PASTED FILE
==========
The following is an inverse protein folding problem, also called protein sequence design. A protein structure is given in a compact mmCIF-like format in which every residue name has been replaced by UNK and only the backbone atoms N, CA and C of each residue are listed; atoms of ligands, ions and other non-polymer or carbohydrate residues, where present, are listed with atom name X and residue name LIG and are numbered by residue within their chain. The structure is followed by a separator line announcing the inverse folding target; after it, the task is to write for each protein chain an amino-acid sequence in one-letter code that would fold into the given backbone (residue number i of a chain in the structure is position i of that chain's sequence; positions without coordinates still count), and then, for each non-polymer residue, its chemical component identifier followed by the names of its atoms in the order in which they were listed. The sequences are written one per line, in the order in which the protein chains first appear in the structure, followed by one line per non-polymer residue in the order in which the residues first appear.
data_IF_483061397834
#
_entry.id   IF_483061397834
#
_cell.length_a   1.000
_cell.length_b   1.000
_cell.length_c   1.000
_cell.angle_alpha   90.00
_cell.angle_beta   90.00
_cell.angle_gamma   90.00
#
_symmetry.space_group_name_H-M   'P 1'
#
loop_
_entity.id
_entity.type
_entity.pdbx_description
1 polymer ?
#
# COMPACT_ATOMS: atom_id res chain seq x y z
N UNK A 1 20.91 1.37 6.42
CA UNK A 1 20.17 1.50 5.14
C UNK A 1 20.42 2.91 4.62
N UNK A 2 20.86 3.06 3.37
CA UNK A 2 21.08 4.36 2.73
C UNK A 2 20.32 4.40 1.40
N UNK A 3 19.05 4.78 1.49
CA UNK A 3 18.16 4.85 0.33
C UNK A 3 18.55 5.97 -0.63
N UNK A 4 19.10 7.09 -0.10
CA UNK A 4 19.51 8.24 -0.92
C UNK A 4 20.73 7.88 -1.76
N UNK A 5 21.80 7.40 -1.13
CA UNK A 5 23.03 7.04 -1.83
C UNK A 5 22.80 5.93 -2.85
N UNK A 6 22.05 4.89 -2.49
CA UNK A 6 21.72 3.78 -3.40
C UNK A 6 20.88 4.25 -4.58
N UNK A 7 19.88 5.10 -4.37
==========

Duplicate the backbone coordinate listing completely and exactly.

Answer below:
The following is an inverse protein folding problem, also called protein sequence design. A protein structure is given in a compact mmCIF-like format in which every residue name has been replaced by UNK and only the backbone atoms N, CA and C of each residue are listed; atoms of ligands, ions and other non-polymer or carbohydrate residues, where present, are listed with atom name X and residue name LIG and are numbered by residue within their chain. The structure is followed by a separator line announcing the inverse folding target; after it, the task is to write for each protein chain an amino-acid sequence in one-letter code that would fold into the given backbone (residue number i of a chain in the structure is position i of that chain's sequence; positions without coordinates still count), and then, for each non-polymer residue, its chemical component identifier followed by the names of its atoms in the order in which they were listed. The sequences are written one per line, in the order in which the protein chains first appear in the structure, followed by one line per non-polymer residue in the order in which the residues first appear.
data_IF_483061397834
#
_entry.id   IF_483061397834
#
_cell.length_a   1.000
_cell.length_b   1.000
_cell.length_c   1.000
_cell.angle_alpha   90.00
_cell.angle_beta   90.00
_cell.angle_gamma   90.00
#
_symmetry.space_group_name_H-M   'P 1'
#
loop_
_entity.id
_entity.type
_entity.pdbx_description
1 polymer ?
#
# COMPACT_ATOMS: atom_id res chain seq x y z
N UNK A 1 20.91 1.37 6.42
CA UNK A 1 20.17 1.50 5.14
C UNK A 1 20.42 2.91 4.62
N UNK A 2 20.86 3.06 3.37
CA UNK A 2 21.08 4.36 2.73
C UNK A 2 20.32 4.40 1.40
N UNK A 3 19.05 4.78 1.49
CA UNK A 3 18.16 4.85 0.33
C UNK A 3 18.55 5.97 -0.63
N UNK A 4 19.10 7.09 -0.10
CA UNK A 4 19.51 8.24 -0.92
C UNK A 4 20.73 7.88 -1.76
N UNK A 5 21.80 7.40 -1.13
CA UNK A 5 23.03 7.04 -1.83
C UNK A 5 22.80 5.93 -2.85
N UNK A 6 22.05 4.89 -2.49
CA UNK A 6 21.72 3.78 -3.40
C UNK A 6 20.88 4.25 -4.58
N UNK A 7 19.88 5.10 -4.37